4) Would a Mag Drive MD-7 work? Would the pump just be placed in the barrel/turned on when needed then removed or would I use the pump somehow to agitate the water for aging as well (instead of an air stone?) I have a python -does this somehow connect to the pump to transfer water or would I just buy vinyl clear hose?

Thank you and I really welcome more to chime in!

02-15-2014, 10:53 AM
To answer your questions:
1. Plumbing for my float valve comes from above, rigid 3/4 inch copper pipe. I have a plexiglass cover over the top, loose, with a notch in it for the pipe to go through, but it's not water tight. If you want to come from the side, you should use some type of bulkhead fitting, such as one of these: http://www.jehmco.com/html/bulkhead_fittings.html. Never use silicone with any bulkhead fitting, imo.
2. I have three suspended heaters in my water storage barrel, but it's 200 gallons. I don't use an air stone.
3. The only reason I age water is to give the incoming water a chance to heat up to the same temp as in my aquariums. I know that many people age water with an air stone to remove chlorine and to stabilize the pH. My water doesn't need pH stabilization, and because my water source contains chloramines, aging with an air stone wouldn't help anyway.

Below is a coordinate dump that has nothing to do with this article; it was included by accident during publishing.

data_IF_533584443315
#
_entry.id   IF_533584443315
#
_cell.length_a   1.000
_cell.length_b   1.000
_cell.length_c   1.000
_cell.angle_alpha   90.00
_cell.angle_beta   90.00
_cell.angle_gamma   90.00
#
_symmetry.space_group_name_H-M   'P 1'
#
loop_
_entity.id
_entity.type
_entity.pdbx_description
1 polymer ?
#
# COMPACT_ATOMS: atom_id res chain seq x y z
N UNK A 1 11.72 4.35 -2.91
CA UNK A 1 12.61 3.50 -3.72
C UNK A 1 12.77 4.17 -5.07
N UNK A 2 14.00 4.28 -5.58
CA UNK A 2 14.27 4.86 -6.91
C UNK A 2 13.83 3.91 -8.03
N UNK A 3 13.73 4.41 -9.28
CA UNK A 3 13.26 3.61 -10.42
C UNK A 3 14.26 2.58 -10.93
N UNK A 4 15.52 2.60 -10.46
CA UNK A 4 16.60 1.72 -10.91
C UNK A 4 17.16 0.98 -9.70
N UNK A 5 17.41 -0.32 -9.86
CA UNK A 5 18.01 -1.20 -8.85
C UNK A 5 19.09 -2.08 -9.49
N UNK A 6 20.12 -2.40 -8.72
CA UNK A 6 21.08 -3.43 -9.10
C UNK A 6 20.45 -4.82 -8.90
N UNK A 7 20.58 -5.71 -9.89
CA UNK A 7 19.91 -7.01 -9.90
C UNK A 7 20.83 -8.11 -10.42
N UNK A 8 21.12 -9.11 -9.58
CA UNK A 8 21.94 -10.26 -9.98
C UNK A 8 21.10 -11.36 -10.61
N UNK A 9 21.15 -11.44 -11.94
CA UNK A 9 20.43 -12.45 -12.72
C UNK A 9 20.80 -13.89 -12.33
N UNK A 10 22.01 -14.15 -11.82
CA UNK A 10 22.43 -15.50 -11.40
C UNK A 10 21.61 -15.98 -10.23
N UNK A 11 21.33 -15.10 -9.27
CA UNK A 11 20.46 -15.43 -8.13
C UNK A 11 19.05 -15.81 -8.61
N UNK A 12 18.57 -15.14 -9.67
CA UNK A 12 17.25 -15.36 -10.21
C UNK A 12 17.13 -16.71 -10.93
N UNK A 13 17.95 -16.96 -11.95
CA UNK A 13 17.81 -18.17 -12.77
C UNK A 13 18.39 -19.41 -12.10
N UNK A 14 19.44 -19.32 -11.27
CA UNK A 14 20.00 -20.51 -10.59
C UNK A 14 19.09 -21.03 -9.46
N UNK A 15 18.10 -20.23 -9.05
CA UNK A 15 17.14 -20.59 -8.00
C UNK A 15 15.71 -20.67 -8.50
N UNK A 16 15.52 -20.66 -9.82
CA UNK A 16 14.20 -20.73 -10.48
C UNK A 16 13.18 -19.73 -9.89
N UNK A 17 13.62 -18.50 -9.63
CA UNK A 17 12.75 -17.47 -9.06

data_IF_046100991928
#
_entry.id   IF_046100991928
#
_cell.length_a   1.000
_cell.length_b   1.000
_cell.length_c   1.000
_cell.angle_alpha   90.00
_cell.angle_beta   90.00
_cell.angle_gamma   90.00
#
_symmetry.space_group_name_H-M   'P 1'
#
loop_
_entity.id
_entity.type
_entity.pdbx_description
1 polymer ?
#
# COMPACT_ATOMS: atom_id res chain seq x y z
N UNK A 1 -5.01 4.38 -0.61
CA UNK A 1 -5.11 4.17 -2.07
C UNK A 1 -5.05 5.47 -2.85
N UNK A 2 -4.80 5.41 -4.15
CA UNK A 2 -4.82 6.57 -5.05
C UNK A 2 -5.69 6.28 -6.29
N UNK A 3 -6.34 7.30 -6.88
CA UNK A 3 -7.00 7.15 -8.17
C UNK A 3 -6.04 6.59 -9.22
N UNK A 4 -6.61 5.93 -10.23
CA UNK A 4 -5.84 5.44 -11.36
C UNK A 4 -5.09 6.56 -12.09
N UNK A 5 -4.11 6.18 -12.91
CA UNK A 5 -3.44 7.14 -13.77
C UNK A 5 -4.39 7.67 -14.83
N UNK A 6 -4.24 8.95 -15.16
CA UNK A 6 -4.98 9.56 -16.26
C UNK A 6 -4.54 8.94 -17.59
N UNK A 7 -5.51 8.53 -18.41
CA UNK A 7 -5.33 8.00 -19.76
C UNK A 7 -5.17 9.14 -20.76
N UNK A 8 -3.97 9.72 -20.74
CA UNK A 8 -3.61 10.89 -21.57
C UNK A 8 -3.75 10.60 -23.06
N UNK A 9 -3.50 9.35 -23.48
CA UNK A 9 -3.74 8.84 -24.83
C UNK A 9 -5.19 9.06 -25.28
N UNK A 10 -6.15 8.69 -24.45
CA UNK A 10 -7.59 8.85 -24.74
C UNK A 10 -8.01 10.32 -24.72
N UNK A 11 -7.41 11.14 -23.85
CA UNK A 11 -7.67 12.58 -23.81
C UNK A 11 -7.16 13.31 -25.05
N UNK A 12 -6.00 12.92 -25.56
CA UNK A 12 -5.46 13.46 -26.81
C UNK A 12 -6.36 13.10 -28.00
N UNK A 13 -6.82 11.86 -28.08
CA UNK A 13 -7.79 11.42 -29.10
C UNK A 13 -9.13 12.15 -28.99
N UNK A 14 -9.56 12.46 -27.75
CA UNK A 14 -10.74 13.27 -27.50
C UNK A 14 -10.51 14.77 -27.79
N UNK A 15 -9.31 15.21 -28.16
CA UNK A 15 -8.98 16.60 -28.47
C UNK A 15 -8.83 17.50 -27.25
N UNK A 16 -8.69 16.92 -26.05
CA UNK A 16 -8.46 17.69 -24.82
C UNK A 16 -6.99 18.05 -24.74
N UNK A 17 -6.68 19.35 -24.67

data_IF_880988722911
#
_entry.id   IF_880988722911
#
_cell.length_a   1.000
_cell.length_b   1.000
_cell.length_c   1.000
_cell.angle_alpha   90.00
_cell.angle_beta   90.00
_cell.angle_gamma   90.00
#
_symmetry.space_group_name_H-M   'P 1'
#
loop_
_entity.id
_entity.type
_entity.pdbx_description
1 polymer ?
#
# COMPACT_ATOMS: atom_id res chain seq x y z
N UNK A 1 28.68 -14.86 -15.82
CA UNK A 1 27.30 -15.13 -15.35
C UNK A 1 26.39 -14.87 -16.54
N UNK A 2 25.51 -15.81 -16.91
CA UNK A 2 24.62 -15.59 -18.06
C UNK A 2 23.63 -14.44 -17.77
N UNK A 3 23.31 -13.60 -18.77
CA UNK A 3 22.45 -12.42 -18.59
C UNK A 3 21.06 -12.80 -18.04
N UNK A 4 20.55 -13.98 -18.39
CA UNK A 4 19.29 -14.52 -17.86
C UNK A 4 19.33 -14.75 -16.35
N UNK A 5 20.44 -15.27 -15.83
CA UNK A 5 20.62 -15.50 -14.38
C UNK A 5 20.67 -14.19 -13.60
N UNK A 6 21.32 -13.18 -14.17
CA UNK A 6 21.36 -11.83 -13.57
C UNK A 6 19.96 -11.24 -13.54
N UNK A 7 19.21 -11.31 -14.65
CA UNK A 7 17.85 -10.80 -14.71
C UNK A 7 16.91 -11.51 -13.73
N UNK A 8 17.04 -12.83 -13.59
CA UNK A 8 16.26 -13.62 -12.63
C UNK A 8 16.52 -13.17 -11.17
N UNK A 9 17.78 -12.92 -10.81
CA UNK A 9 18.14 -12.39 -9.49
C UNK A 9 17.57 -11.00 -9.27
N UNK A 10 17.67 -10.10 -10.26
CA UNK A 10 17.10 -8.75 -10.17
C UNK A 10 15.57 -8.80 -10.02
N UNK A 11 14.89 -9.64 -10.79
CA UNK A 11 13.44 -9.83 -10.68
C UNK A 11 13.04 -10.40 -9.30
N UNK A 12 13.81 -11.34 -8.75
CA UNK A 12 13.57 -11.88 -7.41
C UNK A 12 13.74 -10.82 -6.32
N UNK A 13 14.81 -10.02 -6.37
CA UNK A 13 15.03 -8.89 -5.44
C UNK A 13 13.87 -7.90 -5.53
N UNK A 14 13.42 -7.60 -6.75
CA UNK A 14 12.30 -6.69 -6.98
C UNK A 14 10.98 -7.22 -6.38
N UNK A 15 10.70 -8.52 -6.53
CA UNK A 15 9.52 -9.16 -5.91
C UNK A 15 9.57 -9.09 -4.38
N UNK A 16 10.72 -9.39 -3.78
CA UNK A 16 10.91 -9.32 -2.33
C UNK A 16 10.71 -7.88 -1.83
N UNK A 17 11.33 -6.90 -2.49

5. I don't know if the mag drive 7 would work for you. I use either the 12 or 18, can't remember which. But if you're not raising water more than a few feet, just about any mag drive would work. But oversize it if you can, in case you expand in the future. I leave my pump in the barrel all the time, then just plug it in when I need to use it, and unplug when I'm finished pumping. Then I turn on the water valve to fill the storage barrel, until the float valve turns it off.

Hope that helps.

02-15-2014, 11:13 AM
I leave my pump in the barrel all the time, then just plug it in when I need to use it, and unplug when I'm finished pumping. ... Most of the time!!!!
As a testament to the quality if the pump Don is recommending, he did an experiment once, just for us, where he left it running for 24 hours in a dry barrel. I'm not sure how long ago that was but his pump is still working to this day.

02-15-2014, 11:18 AM
Hey tankster, you've got a good memory! That's why I recommend mag drive, it puts up with some abuse!

Sent from my DROID RAZR using Tapatalk

02-15-2014, 11:32 AM
Sounds great- thank you for clarifying, answering my questions! Now off to shop

02-15-2014, 05:18 PM